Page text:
Mounting the engine solidly as a stressed member in the steel double-cradle frame enhances chassis stiffness and handling, and while some vibration creeps into the grips at high rpm, a gear-driven counterbalancer in the engine takes care of the rest. The cable clutch pull is light, the 6-speed transmission shifts really well without any driveline lash, and the Honda PGM-FI fuel delivery is precise and smoother than many more expensive motorcycles. In this price range you won’t find niceties like adjustable brake and clutch levers, but the CB500X’s middling size and low weight give it a one-size-fits-all feel from the seat to the grips. With my 29-inch inseam it’s easy to swing a leg over the 31.9-inch seat, which is narrow up front so I can plant both feet on the ground at stops. At this power level and load capacity the X is more of a solo machine, though both the rider and passenger seats are comfortable, and the rider’s grip-footpeg-seat layout is roomy and natural for long rides. We’d go even taller than the taller accessory windscreen on our test bike, which adjusts two inches up or down and provides some protection for the upper body, but allows a lot of noisy windblast to hit your helmet.
Our CB500X came with 90/10 on-road/off-road Pirelli Scorpion Trail tires, but other than the bike’s styling that’s where the similarities to a true adventure bike end. Though it has a little more ground clearance than its siblings at about 6.5 inches, that’s without a skid plate in place like most ADV bikes with clearance in the 8-9-inch range. A lighter rider might find the bike adequate for gravel and rutted dirt roads after adding an aftermarket skid plate and better rear shock, but even with more aggressive tires, tougher trails would be pushing it—in our off-road forays on the stock bike, we were wary of the comparatively short suspension travel and lack of any underbelly coverage, even as an accessory. As long as you’re sticking to pavement adventures, however, the bike’s upright ergonomics, wide handlebar and accessories such as heated grips, hand guards, a centerstand and a light bar that doubles as a fairing guard give it similar versatility and comfort to the big boys.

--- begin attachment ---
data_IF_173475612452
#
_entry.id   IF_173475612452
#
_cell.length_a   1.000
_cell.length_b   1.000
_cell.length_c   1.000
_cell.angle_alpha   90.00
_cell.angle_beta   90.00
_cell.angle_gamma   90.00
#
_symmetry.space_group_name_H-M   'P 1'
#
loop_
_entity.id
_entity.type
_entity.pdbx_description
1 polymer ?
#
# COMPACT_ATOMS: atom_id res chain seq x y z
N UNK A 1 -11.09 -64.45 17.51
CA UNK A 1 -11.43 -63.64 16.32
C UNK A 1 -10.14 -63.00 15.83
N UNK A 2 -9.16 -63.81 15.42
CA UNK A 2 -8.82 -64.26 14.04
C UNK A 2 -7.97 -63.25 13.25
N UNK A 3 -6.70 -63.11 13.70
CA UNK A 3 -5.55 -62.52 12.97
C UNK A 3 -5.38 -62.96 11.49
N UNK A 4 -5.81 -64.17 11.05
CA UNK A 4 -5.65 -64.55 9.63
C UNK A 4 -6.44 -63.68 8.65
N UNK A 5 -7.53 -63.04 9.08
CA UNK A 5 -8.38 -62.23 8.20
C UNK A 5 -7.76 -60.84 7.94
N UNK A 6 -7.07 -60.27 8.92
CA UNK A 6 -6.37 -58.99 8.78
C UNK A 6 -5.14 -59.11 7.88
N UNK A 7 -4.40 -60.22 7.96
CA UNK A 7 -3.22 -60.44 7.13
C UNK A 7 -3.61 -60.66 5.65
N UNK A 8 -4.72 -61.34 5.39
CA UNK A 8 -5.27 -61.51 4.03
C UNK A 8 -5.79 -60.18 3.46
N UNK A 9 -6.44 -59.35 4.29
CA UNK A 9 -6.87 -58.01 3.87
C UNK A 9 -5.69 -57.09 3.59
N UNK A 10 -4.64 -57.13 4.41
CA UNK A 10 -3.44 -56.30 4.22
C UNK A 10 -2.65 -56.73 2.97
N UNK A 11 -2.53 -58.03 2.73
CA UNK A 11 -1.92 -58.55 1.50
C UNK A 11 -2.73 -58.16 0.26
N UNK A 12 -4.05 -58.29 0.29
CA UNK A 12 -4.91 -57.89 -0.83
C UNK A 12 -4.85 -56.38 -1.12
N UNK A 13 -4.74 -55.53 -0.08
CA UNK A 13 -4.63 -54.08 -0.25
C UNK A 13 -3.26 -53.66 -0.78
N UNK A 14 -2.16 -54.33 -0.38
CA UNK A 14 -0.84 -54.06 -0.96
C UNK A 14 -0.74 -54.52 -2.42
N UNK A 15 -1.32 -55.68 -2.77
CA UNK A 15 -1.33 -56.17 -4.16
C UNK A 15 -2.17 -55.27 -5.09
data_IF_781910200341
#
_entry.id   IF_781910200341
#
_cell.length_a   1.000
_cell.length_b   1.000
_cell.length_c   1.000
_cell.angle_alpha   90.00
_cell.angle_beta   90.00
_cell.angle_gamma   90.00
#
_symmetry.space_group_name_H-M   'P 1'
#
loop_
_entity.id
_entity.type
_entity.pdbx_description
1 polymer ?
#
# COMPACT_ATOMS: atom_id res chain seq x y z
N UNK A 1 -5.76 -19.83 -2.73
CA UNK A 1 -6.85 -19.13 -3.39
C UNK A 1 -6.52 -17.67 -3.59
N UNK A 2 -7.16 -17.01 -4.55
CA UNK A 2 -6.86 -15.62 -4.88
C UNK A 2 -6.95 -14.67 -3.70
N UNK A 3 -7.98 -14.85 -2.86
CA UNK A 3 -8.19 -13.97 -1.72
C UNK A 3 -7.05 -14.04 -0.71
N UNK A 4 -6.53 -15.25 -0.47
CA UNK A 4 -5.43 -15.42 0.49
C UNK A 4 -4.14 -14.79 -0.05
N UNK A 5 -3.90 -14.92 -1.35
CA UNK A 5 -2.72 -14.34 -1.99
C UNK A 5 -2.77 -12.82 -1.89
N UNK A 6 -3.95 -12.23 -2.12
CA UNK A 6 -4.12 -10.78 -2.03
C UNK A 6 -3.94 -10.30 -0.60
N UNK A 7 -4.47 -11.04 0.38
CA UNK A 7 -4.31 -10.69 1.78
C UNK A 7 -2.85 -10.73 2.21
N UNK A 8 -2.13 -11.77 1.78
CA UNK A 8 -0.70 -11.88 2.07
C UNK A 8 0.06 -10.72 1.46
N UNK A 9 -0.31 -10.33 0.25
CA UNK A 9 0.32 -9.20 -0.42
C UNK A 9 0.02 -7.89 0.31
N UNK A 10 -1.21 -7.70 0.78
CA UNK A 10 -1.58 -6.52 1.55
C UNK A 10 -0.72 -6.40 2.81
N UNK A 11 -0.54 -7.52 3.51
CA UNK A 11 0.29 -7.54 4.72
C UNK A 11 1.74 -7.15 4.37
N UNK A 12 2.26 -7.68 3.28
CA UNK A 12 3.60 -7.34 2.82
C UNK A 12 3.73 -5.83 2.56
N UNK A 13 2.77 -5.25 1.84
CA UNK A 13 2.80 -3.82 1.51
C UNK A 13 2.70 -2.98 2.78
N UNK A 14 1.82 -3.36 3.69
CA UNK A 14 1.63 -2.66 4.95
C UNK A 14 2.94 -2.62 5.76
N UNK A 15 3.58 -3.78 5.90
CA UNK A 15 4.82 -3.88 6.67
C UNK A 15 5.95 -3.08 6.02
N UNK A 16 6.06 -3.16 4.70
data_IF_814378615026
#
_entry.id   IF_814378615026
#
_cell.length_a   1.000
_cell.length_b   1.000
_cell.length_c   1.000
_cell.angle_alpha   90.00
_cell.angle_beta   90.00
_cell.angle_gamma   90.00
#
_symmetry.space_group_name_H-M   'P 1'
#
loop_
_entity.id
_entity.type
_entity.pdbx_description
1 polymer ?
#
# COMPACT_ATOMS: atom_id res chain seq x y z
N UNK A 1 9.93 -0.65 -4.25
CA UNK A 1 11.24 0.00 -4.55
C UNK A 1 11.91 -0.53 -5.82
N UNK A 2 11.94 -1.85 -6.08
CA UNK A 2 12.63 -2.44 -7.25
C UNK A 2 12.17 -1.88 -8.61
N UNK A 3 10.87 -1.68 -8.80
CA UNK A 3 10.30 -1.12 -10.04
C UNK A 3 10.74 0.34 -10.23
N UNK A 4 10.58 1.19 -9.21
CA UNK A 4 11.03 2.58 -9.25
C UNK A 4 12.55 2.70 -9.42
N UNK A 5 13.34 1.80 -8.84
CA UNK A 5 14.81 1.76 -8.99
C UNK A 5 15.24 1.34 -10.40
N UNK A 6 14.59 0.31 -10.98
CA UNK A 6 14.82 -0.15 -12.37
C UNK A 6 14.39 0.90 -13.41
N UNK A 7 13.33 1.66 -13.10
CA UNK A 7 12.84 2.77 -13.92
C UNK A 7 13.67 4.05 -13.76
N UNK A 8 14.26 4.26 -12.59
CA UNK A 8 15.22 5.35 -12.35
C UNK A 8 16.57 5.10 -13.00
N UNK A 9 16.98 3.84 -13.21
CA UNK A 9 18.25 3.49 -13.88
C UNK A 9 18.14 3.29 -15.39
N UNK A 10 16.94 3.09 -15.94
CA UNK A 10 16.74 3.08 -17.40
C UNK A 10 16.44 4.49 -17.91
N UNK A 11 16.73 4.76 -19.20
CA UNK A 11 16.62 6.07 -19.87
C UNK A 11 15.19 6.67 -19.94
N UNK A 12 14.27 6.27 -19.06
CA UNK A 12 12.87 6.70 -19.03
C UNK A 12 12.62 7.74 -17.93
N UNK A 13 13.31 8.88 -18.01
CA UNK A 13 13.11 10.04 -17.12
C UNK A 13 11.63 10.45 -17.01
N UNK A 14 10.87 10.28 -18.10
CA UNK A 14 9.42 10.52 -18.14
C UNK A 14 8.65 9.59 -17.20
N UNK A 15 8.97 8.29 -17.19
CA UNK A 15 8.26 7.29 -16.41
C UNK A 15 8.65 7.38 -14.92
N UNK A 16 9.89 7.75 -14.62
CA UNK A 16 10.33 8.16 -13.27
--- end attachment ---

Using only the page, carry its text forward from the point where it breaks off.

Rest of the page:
We found very few weaknesses in the CB500X package, in fact. Front and rear disc brakes are strong and have good feel, and for $500 more you can add the security of ABS. Other than a sticky lock on the trunk, we liked the pricy accessory luggage, which doesn’t get in the way while mounting and dismounting the bike. The top trunk will hold a helmet and works great by itself for skinny commuting, yet the medium-sized saddlebags are narrower than the mirrors and come off easily. Sure, the suspension is very basic, and lacking anything but rear preload adjustment is easily upset in bumpy corners, though the bike steers and handles great otherwise. The bar graph tachometer is difficult to read, and the sidestand is too short when the bike’s preload is jacked up for full loads. Upping the preload, by the way, is best left to the dealer on purchase day, since it’s a knuckle skinner of a job and the bike doesn’t come with any tools.
For a motorcycle that starts at $5,999, that’s a pretty short list of complaints, and the 3,000-plus miles we put on the CB500X are further testimony to its overall goodness. If you’re looking for a fun, inexpensive, versatile motorcycle for commuting, solo touring or just plain riding around, X marks the spot.